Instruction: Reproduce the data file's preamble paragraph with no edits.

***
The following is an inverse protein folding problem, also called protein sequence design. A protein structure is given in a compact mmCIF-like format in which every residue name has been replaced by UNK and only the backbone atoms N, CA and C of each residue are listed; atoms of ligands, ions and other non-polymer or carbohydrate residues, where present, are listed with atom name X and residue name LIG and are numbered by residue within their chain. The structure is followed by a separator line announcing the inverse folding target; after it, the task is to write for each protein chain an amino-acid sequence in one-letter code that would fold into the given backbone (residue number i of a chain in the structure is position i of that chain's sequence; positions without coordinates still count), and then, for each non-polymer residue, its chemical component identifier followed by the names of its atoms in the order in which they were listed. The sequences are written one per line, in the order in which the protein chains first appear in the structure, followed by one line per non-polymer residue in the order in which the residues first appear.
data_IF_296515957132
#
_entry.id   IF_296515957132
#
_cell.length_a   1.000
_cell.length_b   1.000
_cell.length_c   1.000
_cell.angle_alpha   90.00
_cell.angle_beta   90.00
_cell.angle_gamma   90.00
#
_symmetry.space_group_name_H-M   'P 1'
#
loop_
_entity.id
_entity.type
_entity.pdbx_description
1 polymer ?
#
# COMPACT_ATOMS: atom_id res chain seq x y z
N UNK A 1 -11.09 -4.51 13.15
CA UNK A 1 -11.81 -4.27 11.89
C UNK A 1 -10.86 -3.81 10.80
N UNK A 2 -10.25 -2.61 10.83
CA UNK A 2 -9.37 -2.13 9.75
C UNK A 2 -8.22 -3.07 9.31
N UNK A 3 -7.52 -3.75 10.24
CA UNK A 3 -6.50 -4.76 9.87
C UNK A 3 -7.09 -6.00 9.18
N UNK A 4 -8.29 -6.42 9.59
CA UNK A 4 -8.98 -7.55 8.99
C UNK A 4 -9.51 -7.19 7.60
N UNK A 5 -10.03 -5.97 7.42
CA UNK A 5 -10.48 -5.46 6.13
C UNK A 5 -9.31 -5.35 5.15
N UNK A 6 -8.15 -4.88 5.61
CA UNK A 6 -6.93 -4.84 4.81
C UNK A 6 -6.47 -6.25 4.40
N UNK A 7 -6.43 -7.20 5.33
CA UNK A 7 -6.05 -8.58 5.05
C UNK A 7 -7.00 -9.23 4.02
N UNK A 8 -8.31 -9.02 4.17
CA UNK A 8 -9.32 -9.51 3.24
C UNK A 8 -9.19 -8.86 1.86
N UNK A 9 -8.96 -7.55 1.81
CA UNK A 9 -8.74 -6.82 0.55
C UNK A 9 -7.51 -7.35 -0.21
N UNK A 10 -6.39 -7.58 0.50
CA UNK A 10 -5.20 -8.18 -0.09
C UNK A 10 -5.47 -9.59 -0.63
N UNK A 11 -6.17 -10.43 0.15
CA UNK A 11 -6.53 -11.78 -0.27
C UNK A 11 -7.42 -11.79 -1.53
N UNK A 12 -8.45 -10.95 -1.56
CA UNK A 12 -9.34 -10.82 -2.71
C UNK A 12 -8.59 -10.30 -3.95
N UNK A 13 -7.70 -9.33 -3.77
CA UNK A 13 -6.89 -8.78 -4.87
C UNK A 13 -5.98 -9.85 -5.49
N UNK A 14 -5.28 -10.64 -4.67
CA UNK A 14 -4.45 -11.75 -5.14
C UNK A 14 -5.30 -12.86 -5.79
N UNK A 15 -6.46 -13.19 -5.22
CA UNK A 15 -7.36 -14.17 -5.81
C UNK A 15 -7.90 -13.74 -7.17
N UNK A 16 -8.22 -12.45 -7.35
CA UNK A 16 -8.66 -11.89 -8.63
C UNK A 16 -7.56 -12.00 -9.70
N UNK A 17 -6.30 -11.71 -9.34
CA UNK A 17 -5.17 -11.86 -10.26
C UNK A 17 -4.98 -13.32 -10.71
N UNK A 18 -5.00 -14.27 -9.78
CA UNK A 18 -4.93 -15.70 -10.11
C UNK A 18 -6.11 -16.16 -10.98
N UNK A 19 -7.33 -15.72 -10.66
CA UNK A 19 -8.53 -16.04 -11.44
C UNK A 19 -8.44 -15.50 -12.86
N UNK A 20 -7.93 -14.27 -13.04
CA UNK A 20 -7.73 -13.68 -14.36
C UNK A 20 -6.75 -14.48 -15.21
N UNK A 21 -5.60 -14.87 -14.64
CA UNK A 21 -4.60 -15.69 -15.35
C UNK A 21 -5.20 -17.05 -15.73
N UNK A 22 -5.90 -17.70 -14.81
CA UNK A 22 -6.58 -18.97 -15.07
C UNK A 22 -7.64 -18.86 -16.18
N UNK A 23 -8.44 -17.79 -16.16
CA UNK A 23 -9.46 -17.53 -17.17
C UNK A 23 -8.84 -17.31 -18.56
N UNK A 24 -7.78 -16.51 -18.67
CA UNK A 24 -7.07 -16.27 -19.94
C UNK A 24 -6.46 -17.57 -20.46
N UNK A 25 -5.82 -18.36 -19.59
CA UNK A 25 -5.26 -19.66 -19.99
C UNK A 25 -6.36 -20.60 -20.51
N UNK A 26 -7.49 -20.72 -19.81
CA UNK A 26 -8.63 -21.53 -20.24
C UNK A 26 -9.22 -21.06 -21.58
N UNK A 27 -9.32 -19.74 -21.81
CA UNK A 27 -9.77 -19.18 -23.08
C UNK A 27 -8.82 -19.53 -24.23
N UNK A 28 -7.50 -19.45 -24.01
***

The following is an inverse protein folding problem, also called protein sequence design. A protein structure is given in a compact mmCIF-like format in which every residue name has been replaced by UNK and only the backbone atoms N, CA and C of each residue are listed; atoms of ligands, ions and other non-polymer or carbohydrate residues, where present, are listed with atom name X and residue name LIG and are numbered by residue within their chain. The structure is followed by a separator line announcing the inverse folding target; after it, the task is to write for each protein chain an amino-acid sequence in one-letter code that would fold into the given backbone (residue number i of a chain in the structure is position i of that chain's sequence; positions without coordinates still count), and then, for each non-polymer residue, its chemical component identifier followed by the names of its atoms in the order in which they were listed. The sequences are written one per line, in the order in which the protein chains first appear in the structure, followed by one line per non-polymer residue in the order in which the residues first appear.